In his report, the auditor general states the opinion that too much money was paid for marine design and engineering services for the Royal Watler Cruise Terminal project.
The report states $173,866 was paid to CGMJ Ltd. for design work that included ‘fairly compete marine drawings’. Misener’s list of values in the contract included $480,791 for outside engineering/design.
The auditor general stated ‘we did not see evidence of significant revisions to the drawings and it is therefore difficult from our perspective to understand how such a large fee could be charged when Misener were given fairly complete drawings with which to work’.
In its response, Misener noted not only the changes in scope and changes to the desired design, but a more basic reason for its design/engineering fees.
‘We do not know, but reasonably believe, that the drawings upon which bids were initially based were not complete, but were so called ’15 per cent or 30 per cent’ drawings to provided guidance to bidders, which drawings thereafter were expanded to complete project drawings.’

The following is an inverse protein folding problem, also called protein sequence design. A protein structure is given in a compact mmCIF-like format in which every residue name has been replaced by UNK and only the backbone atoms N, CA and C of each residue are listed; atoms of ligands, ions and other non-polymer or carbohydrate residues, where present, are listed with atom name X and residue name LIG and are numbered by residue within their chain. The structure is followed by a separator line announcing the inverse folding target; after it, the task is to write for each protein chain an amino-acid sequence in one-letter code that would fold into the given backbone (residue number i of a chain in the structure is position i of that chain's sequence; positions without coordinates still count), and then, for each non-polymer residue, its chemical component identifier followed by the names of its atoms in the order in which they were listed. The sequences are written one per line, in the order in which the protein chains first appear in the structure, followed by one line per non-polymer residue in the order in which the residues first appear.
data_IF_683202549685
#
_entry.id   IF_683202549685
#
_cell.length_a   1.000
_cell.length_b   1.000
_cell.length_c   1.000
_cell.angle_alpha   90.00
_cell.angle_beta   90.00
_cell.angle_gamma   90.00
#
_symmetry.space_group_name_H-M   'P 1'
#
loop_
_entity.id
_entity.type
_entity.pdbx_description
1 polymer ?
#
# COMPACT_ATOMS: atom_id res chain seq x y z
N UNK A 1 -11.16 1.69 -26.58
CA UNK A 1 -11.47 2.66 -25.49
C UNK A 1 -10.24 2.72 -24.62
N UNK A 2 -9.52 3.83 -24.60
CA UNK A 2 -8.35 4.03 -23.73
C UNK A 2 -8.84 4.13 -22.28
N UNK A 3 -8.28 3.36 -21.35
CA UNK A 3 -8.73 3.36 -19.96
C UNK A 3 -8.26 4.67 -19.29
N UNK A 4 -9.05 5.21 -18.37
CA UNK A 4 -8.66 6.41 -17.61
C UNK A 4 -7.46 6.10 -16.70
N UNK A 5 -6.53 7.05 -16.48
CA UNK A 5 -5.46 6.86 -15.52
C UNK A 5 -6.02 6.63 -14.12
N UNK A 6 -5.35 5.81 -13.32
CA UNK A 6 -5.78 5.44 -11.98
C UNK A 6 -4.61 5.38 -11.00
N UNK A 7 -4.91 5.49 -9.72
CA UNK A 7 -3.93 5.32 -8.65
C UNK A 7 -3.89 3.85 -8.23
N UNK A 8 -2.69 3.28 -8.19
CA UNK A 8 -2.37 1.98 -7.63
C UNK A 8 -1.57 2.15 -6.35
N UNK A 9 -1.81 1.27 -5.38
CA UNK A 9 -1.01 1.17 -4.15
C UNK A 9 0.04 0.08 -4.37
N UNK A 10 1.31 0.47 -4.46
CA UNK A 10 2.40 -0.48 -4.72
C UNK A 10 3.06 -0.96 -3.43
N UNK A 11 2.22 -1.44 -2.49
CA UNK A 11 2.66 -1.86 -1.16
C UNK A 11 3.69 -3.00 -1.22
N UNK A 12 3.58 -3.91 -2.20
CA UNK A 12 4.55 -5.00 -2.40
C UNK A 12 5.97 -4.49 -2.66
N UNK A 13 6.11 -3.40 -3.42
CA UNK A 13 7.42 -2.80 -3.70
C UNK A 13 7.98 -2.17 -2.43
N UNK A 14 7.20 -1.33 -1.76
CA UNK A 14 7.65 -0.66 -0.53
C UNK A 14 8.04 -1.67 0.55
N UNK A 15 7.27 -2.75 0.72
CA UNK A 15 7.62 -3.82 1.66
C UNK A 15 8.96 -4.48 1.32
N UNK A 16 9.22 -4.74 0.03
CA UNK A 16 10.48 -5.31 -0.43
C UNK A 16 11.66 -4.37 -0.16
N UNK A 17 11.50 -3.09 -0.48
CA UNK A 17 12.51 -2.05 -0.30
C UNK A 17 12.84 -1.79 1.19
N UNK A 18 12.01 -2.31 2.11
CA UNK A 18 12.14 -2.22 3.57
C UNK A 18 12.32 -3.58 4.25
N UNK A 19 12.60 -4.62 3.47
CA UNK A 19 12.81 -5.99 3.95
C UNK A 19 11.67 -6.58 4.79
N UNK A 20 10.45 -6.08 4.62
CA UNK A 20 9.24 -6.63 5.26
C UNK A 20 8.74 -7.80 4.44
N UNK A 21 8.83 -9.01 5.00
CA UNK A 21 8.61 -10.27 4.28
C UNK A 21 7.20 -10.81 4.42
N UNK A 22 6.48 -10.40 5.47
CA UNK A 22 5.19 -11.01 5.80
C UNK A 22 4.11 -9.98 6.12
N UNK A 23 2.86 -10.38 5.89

In addition, Misener pointed out its tender was on a design-build basis, and it negotiated its contract accordingly. As such, it was entitled to receive the lump sum it had negotiated for, regardless of component costs.
Since design and engineering was part of its tender, Misener subcontracted the work to another firm, Mr. Acree stated.
‘These costs are certainly not out of the ordinary based on our understanding of the industry,’ he said.
The Burns Conolly Group’s written response to the auditor general’s report called its contention that too much was paid for marine engineering/design ‘total nonsense’.
‘[The CGMJ] drawings were issued for guidance as is stated in the tender documents,’ the BCG report stated. ‘The designs were completely re-done as was the engineering as part of the design/build process.’
The BCG report said the project changed in many ways, not only in scope, but in design. It called the auditor general’s contention that Misener had significantly complete designs from CGMJ ‘erroneous.’